INfrequently Asked Questions: Chocolate chef in Guinness Book
This week's INfrequently Asked Questions is with Alain Roby, 60, the award-winning mastermind behind Geneva's All Chocolate Kitchen.
Q: You've made it into the Guinness Book of World Records three times?
A: "Yes, one for the tallest chocolate building, one for the tallest sugar sculpture. They were both made for a Food Network special. And the last one was the longest candy cane."
Q: How much chocolate has passed through your hands?
A: "A mountain. A mountain of chocolate. A big mountain. I would say tons and tons and tons. The tallest chocolate building was 2,500 pounds, and that's just one piece."
Q: How long do the chocolate sculptures in the restaurant stay good?
A: "I have the astronaut that was made in 1995. The chocolate is not edible anymore. It becomes a statue."
Q: Do you have to keep the temperature cooler so the chocolate carvings don't melt?
A: "Yes. Temperature control is crucial. Chocolate melts basically at your body temperature. If you have a piece of chocolate, when it's on the table it's hard, when it's in your mouth it melts. The perfect temperature to keep chocolate is between 65 and 75 degrees. Higher than that it starts to get soft and then starts melting."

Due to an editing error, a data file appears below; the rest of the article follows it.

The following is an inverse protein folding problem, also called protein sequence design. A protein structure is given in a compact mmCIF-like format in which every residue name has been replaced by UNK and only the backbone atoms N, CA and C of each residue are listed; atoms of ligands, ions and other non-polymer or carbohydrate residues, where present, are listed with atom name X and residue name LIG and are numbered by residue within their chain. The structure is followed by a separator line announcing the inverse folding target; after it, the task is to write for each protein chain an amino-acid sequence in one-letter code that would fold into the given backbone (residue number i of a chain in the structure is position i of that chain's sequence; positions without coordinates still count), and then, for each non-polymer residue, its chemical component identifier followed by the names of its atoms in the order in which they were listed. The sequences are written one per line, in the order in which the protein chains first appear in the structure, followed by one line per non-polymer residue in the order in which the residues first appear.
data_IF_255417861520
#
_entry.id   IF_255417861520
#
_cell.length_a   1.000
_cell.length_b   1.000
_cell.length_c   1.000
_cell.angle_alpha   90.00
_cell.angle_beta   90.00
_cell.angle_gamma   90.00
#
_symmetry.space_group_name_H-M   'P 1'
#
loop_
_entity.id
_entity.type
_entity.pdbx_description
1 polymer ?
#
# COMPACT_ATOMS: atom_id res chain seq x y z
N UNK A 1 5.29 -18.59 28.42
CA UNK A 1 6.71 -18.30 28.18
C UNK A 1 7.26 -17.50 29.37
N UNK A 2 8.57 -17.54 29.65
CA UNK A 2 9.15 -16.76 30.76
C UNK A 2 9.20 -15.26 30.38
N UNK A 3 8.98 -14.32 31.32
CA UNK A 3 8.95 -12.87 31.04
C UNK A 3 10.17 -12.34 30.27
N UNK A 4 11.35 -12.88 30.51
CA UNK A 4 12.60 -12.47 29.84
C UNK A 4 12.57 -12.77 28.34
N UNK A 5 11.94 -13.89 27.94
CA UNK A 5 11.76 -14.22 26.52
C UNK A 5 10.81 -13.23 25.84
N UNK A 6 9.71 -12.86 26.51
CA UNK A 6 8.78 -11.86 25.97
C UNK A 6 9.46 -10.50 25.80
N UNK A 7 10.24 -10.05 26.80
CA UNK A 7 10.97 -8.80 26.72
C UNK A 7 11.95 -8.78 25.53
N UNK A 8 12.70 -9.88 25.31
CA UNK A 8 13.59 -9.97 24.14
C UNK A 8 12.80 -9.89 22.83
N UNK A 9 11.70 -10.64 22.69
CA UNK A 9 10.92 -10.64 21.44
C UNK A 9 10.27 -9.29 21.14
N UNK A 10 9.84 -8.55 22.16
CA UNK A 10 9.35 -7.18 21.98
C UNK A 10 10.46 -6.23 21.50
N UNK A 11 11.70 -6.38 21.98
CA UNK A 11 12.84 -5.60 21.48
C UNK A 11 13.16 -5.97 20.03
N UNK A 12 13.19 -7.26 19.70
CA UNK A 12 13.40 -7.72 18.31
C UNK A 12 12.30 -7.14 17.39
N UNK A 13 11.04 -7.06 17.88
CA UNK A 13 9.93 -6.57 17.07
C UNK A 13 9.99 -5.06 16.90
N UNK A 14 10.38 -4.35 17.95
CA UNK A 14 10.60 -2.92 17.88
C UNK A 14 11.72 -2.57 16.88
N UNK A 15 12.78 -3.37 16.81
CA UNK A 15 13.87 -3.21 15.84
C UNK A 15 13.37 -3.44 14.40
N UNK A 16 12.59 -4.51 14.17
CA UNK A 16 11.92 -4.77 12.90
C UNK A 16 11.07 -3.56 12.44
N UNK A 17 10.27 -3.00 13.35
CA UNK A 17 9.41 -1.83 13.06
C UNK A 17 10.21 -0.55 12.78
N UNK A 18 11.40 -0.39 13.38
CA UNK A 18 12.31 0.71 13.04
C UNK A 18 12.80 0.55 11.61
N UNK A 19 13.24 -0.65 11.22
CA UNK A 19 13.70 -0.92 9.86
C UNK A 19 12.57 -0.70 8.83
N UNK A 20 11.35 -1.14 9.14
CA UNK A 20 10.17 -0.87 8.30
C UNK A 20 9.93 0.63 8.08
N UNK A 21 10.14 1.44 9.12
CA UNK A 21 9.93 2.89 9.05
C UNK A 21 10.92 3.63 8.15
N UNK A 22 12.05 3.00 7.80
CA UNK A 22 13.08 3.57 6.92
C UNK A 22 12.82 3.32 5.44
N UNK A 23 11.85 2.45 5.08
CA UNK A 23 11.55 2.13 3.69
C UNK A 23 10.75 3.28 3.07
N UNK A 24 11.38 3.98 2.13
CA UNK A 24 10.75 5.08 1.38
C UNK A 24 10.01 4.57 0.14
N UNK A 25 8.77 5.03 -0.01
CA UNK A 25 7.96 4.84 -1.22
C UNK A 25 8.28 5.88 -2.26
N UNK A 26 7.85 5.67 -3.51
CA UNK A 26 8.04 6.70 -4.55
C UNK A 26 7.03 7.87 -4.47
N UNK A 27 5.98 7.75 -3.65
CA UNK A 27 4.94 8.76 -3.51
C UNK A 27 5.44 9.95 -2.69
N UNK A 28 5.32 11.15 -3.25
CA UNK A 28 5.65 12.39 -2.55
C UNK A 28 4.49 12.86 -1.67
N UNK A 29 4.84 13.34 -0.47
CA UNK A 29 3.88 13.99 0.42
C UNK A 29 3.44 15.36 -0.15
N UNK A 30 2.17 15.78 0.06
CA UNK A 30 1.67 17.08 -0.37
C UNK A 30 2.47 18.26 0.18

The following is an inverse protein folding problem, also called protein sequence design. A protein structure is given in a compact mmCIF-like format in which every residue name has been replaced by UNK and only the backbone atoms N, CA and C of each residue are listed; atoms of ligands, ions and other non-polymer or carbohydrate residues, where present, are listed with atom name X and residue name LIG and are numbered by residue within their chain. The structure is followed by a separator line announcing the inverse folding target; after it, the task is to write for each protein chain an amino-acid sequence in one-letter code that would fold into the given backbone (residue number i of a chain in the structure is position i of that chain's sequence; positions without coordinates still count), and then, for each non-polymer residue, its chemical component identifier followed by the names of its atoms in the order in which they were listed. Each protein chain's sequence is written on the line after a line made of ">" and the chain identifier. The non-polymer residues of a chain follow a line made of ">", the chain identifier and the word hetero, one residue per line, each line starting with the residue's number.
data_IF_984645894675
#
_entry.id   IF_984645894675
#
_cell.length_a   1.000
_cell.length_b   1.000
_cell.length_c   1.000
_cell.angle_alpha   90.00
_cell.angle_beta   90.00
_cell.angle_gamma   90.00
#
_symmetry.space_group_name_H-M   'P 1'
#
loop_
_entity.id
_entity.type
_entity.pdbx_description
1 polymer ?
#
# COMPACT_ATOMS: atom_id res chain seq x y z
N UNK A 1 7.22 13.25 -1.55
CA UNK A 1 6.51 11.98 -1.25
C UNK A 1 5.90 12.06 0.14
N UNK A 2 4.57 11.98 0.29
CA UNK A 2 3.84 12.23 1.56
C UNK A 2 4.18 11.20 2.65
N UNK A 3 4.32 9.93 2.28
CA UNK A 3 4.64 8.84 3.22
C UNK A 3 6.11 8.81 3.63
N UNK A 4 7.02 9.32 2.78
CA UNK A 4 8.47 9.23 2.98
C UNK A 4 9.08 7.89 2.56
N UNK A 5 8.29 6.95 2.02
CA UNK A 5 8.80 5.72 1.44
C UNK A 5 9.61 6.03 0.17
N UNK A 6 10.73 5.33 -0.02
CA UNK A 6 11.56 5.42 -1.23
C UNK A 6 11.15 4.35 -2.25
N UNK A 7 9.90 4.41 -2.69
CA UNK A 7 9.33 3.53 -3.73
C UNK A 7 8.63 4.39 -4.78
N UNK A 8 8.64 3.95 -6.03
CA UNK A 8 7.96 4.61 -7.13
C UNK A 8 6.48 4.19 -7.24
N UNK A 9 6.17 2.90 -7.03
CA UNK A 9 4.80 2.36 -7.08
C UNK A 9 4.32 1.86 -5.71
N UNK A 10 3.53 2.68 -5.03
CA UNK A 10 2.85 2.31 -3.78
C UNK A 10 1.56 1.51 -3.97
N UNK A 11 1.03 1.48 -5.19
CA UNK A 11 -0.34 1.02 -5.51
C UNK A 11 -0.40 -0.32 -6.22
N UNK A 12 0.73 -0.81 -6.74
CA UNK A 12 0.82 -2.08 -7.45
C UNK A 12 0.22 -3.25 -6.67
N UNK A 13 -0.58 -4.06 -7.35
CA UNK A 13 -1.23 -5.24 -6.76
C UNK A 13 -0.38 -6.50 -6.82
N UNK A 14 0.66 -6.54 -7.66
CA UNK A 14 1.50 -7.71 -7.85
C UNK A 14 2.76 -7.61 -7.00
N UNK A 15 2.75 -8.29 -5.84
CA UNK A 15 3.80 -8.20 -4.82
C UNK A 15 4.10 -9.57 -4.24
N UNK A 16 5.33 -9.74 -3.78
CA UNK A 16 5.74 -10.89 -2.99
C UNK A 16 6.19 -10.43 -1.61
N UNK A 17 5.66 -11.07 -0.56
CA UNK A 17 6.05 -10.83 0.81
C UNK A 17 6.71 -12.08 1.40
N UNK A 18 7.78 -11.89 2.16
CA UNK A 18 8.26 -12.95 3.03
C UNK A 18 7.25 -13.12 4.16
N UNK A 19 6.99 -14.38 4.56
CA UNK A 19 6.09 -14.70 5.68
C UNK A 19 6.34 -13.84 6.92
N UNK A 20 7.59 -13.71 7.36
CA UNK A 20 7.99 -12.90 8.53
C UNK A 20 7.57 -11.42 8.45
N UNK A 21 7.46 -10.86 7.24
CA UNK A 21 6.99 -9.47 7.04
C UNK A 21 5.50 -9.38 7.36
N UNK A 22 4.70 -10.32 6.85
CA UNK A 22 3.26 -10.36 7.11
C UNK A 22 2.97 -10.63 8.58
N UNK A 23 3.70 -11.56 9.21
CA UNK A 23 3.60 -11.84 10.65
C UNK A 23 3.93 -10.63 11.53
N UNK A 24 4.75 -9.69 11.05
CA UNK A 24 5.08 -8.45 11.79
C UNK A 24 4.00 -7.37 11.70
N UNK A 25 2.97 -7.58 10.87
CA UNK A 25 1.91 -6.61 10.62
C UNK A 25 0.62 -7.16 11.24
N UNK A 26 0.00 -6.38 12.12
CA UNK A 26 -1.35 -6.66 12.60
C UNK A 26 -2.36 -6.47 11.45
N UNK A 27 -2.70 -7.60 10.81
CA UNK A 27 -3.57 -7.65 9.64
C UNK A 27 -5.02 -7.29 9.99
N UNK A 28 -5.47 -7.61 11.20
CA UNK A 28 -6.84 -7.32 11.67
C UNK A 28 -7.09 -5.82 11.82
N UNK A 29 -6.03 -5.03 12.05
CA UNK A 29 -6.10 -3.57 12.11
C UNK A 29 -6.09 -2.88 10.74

Q: What if the air conditioning goes out?
A: "We have backup cooling units. There's five units on top of the building … and if something breaks down we have another one."
Q: What is your earliest chocolate memory?
A: " When I was a young, young kid, my grandma would give me always a nice piece of bread and a piece of chocolate. … That would be my 4 o'clock snack."
Q: Do you want to eat the chocolate constantly?
A: "When you do a batch of truffles or a batch of anything, you need to try your product to make sure all the ingredients are well balanced. But it's all about moderation. But from time to time I eat a whole truffle."
Q: All Chocolate Kitchen is expanding?
A: "Yes, we took over a space next door. It's called PRIMO, and it's going to be a restaurant with amazing wines, amazing cheeses, and chocolate trees and five or six dishes that my grandma and my mom did for me when I was a kid -- very simple."
Q: What's it look like?
A: "In the center of the room, there's a 20-foot-tall chocolate rig. Imagine like an oil rig, a rig that pumps chocolate. You can see the chocolate flowing, and it has a giant wheel turning with a chain, and it looks like a Willy Wonka-type operation. So you are dining all around that rig and you can see the chocolate flowing."
Q: Do you have any Oompa Loompas working behind the scenes?
A: "No. I'm the Oompa Loompa."
Q: What's your favorite part of your job?
A: "The best part of the job is when you create a dish. The dish goes in front of your customer, and they look at it and smile. That's the first step, the visual. And then the fork goes into it, and they try it. And a second smile and a shaking of the head 'wow that's great.' And that's when you are like, 'Yes! I did it.'"